Tuesday, 25 August 2009

Bilingual children? Erm, not quite

We're still in France and I have ten minutes Internet time, so I thought I'd quickly post about something which has been eating away at me for a while.

My children are crap at French.

Now that may sound harsh coming from their own Mother, especially one, who entering a room full of French people will navigate towards the tiny spattering of English she can hear in the corner, rather than bravely confront the realities of her rusty second language. But then I'm not French, at least not if we don't count the 16 percent handed down to me from a long-dead great-great grandfather.

But my daughters are half French. Fifty-fifty. Neither one thing nor the other. Both things together. Except to listen to them speaking French you'd be forgiven for thinking that they may once have spent the weekend there. Once, a very long time ago.

When I first met my husband and we decided to get married, I couldn't help but be secretly pleased that, amongst other benefits of marrying a French man, my children would be bilingual. They'd be beautiful, sun-kissed, curly-haired, cherub-faced French speakers who would automatically be top-of-the-class in one subject without actually having to work at it. I was thrilled.

Ha. Who was I trying to kid? They speak about as much French as I do Thai, and probably not even as much as that, because at least I know how to say "I'm completely drunk already" and "I have small tits but a big penis". Although on second thoughts I'm glad my children haven't reached this level of expertise in French, but you get my gist.

Once, when I was a student, I shared a house with a boy called Jean-Michel Wu. Now given that name you can probably guess his ancestry, but I'll make it easy for you anyway. He was half-French and half-Chinese. But did he speak either of those languages? Abbsolutely not. The only language he spoke was English and that was with cockney variations. But Jean-Michel Wu's linguistic capabilities were nothing to do with me. What I do remember thinking, though, is what a wasted opportunity it was and how his parents should have made more of an effort with him as a child and if I were ever to marry a non-English speaker, I would never make that mistake. You see, even all those years ago, I had my sights set on someone other than an English man. Poor hubby never stood a chance.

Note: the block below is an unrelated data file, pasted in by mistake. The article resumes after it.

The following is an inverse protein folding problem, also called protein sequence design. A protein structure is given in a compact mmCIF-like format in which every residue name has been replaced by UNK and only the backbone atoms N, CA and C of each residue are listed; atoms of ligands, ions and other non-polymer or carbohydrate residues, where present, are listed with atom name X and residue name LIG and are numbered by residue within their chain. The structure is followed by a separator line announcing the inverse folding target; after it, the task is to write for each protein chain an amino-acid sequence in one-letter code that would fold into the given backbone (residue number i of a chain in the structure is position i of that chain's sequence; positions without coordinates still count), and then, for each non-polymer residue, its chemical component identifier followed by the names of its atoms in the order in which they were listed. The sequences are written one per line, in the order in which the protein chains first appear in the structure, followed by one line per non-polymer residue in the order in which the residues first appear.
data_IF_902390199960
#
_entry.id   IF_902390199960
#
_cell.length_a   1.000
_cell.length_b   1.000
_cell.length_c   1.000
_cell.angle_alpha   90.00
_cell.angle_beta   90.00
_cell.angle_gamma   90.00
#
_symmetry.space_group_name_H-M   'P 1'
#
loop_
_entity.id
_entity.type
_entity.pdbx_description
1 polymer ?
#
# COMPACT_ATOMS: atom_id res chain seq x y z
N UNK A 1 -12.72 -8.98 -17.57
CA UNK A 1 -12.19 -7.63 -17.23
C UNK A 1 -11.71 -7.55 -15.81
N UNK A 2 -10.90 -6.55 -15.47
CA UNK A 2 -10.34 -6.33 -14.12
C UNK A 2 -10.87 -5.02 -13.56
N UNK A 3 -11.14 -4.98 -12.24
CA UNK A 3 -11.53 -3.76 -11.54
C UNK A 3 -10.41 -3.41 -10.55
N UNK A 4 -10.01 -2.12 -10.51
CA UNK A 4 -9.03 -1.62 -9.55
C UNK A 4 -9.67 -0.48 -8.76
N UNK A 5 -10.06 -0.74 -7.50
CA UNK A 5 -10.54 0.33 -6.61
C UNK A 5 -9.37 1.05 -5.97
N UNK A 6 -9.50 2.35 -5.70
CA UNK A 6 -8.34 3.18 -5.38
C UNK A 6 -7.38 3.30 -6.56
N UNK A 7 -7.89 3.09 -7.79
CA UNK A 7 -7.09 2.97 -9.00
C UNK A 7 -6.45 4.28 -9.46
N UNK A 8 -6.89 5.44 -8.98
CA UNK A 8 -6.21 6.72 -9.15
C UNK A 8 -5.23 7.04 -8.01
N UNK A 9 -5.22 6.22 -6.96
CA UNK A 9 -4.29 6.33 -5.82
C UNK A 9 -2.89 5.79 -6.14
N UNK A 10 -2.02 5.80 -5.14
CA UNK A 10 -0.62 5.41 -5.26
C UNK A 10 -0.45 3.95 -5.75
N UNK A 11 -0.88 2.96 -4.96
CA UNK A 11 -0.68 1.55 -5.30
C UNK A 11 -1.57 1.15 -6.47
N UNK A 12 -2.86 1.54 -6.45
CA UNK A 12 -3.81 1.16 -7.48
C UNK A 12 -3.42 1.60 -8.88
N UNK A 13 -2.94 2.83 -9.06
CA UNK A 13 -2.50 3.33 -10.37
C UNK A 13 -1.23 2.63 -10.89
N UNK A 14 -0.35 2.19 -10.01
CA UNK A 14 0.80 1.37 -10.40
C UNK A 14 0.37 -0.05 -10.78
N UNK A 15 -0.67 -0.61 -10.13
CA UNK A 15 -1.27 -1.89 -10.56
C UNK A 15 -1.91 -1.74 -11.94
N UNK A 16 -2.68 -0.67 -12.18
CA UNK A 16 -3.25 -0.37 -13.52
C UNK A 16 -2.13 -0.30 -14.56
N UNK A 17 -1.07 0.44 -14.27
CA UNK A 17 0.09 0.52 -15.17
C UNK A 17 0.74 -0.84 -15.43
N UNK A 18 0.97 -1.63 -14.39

So where has it all gone wrong? Why aren't my two children telling each other to "ferme ta gueule" whilst sipping their citron pressés and munching their croissants?

Well, first thing's first (and this is where I hand over the blame) - I think it helps if it comes from the Mother. If it was I who was French rather than my husband, then they might have stood more of a fighting chance. When Renée was a baby, I did try to speak to her in French, singing nursery rhymes and teaching her parts of the body, but it all became a bit much when I'd call after her in the playground.

"Renée, doucement. Viens ici", only for the proper French mothers (and there were some) to see me as a fraud and for the English mothers to see me as pretentious.

It wasn't that I gave up or even gave two hoots about what the other mothers truly thought. It's just that after speaking to various people about the best way to bring up bilingual children, it was generally agreed that the most successful cases were when one parent spoke exclusively one language and the other parent exclusively the second language. Given this, it was obvious that it should be my husband speaking French and not me.

So he did. For a while. Until he had to go away for a job which would sometimes last three weeks. And in those early days of learning languages, three weeks was a long time. Long enough to forget what had been learnt and to frustrate Papa when he came home.

It wasn't easy.

So apart from reading bedtime stories in French, I also decided to invest in French lessons for Renée once a week. But aside from learning to count up to 20, being proficient with her colours and animals and knowing the words to 'Frère Jacques', she is still far from being bilingual.